The final task of the day was to complete an inspection of a colt selling later that afternoon that the team had examined multiple times throughout his time on the Keeneland grounds.

From the moment he walked into view, both Thomas and Denk kept an eye on him while also taking notes about his behavior. Thomas usually forms an idea of what a horse will do as it gets closer to the sales ring based upon his inspections back at the barn. A major part of this exercise is to see if his expectations were correct.

While the colt was inquisitive and looking around as he paraded for the buyers in the back ring, he stayed calm throughout the process. Thomas and Denk discussed what they saw before Thomas walked to a less-crowded area of the ring to examine him more closely. Thomas admitted that the colt was handling the sales experience better than anticipated when they inspected him back at the barn, which was a good sign for his clients.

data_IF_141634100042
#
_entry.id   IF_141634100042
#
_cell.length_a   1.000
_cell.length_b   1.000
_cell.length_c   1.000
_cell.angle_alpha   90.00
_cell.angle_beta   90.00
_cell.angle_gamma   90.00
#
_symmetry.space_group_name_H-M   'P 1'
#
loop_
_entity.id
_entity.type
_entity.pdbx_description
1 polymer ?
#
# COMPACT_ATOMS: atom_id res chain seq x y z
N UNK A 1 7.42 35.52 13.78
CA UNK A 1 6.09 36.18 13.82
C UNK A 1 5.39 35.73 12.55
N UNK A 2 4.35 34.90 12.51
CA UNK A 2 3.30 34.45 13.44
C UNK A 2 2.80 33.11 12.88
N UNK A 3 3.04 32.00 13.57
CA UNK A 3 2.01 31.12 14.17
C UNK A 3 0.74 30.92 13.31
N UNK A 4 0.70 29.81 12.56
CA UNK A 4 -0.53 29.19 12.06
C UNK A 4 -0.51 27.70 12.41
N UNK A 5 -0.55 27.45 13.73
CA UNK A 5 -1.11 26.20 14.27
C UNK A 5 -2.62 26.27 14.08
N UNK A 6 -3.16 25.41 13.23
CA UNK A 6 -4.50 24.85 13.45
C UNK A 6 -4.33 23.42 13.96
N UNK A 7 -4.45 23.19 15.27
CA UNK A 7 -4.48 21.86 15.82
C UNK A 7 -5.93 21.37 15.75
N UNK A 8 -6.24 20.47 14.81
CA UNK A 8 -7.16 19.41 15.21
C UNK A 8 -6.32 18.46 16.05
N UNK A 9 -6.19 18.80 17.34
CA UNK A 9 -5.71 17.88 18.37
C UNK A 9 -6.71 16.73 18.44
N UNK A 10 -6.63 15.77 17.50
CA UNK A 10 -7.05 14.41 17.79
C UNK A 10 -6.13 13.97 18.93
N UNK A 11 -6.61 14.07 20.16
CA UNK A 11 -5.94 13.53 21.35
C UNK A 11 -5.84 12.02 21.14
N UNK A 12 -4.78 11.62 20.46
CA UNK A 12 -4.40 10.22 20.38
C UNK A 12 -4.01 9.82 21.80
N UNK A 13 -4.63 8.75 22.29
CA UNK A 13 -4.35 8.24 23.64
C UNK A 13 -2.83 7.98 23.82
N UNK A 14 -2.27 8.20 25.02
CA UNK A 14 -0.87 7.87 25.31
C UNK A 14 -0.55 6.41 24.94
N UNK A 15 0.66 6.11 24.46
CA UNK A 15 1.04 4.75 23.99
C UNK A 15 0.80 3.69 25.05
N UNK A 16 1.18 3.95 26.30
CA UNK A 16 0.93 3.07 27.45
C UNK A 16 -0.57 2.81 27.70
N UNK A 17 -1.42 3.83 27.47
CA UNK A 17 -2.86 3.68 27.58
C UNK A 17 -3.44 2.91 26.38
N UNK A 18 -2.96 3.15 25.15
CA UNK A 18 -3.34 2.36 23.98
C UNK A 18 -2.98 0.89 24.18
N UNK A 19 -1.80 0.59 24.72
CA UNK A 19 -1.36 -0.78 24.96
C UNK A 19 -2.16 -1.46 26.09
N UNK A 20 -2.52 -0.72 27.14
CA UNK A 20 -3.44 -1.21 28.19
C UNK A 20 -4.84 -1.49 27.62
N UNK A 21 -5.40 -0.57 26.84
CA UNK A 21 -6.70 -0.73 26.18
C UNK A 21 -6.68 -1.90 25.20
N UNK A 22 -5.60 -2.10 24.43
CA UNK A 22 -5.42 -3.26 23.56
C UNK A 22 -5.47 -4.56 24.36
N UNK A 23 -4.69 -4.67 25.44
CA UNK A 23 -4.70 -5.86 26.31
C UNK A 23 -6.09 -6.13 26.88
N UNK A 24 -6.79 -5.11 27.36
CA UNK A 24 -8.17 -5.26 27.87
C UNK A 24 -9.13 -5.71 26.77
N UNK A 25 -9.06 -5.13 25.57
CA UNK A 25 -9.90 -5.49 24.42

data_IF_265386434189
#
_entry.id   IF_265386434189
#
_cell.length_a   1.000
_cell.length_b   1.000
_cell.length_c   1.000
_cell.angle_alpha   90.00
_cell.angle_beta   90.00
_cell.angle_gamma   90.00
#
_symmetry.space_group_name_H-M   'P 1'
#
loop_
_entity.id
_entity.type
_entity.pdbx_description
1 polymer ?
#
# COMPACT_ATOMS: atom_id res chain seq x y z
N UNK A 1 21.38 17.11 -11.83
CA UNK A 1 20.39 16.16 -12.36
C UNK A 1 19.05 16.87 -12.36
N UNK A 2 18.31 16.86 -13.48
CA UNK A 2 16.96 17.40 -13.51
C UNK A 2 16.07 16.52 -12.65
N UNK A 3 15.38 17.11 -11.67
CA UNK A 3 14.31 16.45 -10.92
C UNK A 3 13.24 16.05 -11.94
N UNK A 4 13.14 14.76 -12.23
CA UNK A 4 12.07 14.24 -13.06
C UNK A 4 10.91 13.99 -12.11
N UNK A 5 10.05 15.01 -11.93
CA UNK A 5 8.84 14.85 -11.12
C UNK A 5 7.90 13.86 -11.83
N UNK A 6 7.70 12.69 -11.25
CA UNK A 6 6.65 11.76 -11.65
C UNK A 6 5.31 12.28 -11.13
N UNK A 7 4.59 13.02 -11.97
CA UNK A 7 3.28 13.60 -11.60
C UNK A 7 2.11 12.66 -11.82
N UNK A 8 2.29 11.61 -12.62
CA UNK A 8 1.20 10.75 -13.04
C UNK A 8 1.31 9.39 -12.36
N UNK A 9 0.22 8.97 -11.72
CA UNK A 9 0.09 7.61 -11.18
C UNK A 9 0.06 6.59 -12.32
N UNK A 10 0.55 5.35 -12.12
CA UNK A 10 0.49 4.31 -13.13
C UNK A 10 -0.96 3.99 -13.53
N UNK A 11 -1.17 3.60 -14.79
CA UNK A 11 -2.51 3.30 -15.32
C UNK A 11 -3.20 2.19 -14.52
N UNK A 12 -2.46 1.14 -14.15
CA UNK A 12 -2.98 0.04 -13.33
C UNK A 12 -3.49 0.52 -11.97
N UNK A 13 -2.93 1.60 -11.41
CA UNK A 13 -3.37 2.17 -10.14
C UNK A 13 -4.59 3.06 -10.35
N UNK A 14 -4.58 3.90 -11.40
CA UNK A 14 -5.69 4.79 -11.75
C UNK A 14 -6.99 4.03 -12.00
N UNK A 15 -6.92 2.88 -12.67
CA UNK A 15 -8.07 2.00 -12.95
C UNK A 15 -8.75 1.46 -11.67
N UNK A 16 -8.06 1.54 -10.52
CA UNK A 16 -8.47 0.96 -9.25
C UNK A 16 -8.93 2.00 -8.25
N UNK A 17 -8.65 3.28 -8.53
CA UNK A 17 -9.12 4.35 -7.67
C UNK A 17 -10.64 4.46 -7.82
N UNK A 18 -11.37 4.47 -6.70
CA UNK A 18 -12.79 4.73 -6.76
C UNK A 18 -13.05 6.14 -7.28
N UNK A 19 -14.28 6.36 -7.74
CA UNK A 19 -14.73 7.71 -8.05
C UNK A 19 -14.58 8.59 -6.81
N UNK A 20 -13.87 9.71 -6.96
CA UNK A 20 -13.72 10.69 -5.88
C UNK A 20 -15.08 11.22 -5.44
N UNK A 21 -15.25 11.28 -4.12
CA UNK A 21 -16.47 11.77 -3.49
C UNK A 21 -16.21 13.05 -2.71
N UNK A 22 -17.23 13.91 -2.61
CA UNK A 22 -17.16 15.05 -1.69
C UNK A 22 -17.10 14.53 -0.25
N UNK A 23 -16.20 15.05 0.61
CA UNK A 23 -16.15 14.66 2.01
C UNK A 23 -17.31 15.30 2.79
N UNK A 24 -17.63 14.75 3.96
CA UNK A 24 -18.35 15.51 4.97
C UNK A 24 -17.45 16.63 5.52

Thomas’ final hands-on examination of the horse was a “breathing test” where he does a similar move to the squatting test at the barn to see how the horse handled that part of the inspection in the back ring. The test is meant to assess the horse’s stress level as well as how the horse is channeling that stress. After completing it, Thomas told me the horse handled it “great.”

The client who was considering buying the colt found Thomas and Denk in the back sales ring and asked for their opinion of the colt. They were previous owners of his dam and liked everything they had seen of this yearling, but they wanted Thomas’ opinion before proceeding.